What’s a better nutrition study? A short-term intervention where investigators control all the variables so only one thing changes, or a real-world study where many potential variables come into play?
The answer is not easy or obvious, as it depends on what is meant by “better.”
If we want to learn the exact effect a particular food or pattern of eating has on our bodies, then the first is likely better. If, instead, we want to know how people are likely to react to a certain pattern of eating in their everyday lives, then the second, a real-world study, is likely better.
As a clinician trying to help people adopt a lifestyle change to improve their long-term health, I have a clear bias for real-world studies.
We need to look no further than the Dietary Guidelines for Americans to see a prime example of this. Assuming for a moment that strong scientific evidence supports a low-fat diet full of grains as the best diet for all Americans (it doesn’t, but let’s assume it does), can we automatically assume Americans will eat that diet and live long, healthy lives?
Well, that’s what many public health officials assumed when the dietary guidelines were released, as discussed in my podcast interview with Adele Hite, PhD. The end result, as we know all too well now, was that people did not comply with the guidelines. They did not eat a reduced-calorie, low-fat diet. Instead, the real-world result of this dietary advice was poor compliance, including an over-consumption of low-fat snack food labeled as “healthy.”
And thus began society’s love affair with high-carb, nutrient-poor snack food and a steady uptick in the prevalence of obesity and type 2 diabetes.
That should be all the evidence we need to realize real-world compliance is a more relevant result than short-term physiologic effects.
We recently covered the results of a study out of Alabama that showed a low-carb diet was more effective than a low-fat diet for weight loss, fat-mass loss, visceral-fat loss, as well as improvements in insulin sensitivity, and high-density lipoprotein cholesterol (HDL) and triglyceride levels. Many people pointed out that the study was not a “fair” comparison of the two diets since the low-carb group ended up eating higher protein and fewer overall calories.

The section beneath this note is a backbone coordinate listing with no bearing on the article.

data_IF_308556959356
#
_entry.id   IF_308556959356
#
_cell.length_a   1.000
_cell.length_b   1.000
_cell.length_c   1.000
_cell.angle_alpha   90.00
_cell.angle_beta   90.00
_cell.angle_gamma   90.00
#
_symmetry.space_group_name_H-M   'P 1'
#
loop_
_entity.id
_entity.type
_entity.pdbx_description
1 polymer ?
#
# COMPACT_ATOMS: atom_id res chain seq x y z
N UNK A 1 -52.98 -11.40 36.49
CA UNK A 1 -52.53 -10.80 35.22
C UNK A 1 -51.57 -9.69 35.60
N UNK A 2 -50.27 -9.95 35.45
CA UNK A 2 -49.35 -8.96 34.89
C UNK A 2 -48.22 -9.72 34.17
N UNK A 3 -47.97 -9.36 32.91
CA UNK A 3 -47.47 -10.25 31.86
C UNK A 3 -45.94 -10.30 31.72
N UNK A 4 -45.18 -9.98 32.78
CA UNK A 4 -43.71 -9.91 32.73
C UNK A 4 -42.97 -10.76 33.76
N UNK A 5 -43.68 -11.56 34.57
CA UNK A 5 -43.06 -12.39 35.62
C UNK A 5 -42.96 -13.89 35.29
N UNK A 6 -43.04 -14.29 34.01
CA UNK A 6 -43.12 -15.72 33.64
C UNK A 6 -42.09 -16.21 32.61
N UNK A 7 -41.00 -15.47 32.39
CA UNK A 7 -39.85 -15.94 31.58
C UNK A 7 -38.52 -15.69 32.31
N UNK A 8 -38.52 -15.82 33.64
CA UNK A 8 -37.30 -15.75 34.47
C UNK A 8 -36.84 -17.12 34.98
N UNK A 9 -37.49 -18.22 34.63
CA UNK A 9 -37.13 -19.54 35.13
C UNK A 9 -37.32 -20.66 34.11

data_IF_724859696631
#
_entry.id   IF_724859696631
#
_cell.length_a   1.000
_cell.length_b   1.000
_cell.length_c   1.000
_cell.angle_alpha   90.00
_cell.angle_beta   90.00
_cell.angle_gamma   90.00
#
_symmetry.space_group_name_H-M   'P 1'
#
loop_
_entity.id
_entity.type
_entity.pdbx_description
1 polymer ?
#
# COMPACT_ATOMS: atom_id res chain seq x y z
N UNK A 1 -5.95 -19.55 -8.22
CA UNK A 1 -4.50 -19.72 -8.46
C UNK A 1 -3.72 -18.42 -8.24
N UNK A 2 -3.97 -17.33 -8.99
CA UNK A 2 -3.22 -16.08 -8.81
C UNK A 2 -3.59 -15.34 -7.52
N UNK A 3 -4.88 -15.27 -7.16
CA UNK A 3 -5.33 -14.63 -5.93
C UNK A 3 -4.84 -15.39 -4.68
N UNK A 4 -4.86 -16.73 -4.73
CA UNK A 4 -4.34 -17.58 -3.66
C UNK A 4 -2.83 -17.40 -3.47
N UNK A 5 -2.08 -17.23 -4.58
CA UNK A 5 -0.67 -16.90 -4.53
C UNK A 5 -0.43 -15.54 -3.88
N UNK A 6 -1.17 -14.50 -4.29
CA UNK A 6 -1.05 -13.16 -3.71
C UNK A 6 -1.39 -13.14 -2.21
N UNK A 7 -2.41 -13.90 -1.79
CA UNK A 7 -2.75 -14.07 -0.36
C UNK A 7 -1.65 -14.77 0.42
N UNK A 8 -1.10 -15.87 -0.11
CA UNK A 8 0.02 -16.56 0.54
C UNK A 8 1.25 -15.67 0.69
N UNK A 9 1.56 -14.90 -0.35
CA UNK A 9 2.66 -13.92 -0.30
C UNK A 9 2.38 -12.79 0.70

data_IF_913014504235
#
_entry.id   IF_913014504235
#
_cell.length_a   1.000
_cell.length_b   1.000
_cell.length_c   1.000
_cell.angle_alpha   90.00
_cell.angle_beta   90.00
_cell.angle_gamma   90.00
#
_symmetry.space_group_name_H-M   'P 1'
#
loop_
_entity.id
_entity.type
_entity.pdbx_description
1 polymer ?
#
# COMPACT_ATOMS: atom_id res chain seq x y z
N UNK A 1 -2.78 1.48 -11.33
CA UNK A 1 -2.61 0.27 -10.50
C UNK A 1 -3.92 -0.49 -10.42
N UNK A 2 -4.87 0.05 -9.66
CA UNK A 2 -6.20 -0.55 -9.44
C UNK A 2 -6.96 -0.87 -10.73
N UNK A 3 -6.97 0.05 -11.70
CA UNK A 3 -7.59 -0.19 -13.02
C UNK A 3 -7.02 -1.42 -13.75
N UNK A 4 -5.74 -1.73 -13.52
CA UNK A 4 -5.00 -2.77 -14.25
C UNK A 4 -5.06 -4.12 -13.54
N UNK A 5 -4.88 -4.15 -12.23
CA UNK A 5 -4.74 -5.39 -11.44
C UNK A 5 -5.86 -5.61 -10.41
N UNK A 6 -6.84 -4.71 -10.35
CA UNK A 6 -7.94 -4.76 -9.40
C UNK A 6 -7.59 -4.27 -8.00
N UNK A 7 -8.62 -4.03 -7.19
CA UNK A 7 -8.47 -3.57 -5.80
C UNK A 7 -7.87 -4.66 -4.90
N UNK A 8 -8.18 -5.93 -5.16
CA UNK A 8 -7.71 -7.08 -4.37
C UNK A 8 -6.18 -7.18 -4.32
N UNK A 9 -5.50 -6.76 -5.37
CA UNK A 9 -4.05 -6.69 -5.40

The alternative study would be one that controls for total calories and protein intake, similar to the one by researcher Kevin Hall which we covered earlier this year.
Which is more useful for a nutritionist or physician prescribing a “diet” to their patient? Which one is more useful for an individual to predict how they are likely to respond to being on a certain “diet,” long-term?
You can likely see my bias that the real-world study is more predictive.
Does that mean the more controlled diet studies have no role?
Of course not.
But it does mean we have to interpret each type of study in a different light. Short-term metabolic ward studies, or any study forcing an equilibration of calories and protein, can teach us much about human physiology. But it takes the next step, the real-world study, to know if an intervention will actually work in practice.
It is during these real-world studies where we can start to see the true benefits of low-carb diets for many:
- a natural reduction in calories
- a reduction in hunger and cravings
- adequate nutrition and protein intake
- ease with time-restricted eating
- decreased consumption of highly-processed food
Does everyone see these benefits? Unfortunately, no. It is simplistic to think there is one dietary pattern that works for everyone. However, as the recent study from Alabama shows, a low-carb dietary approach works for many, and in this case, most people. It’s studies like these that should get the attention of healthcare providers.
Personally, I became frustrated and disheartened by noting in a patient’s chart that they struggled sticking to their diet, or that they “failed” lifestyle therapy. Now, when prescribing low-carb diets, poor compliance has virtually disappeared. And real-world science supports what I see with my patients.
Thanks for reading,
Bret Scher, MD FACC
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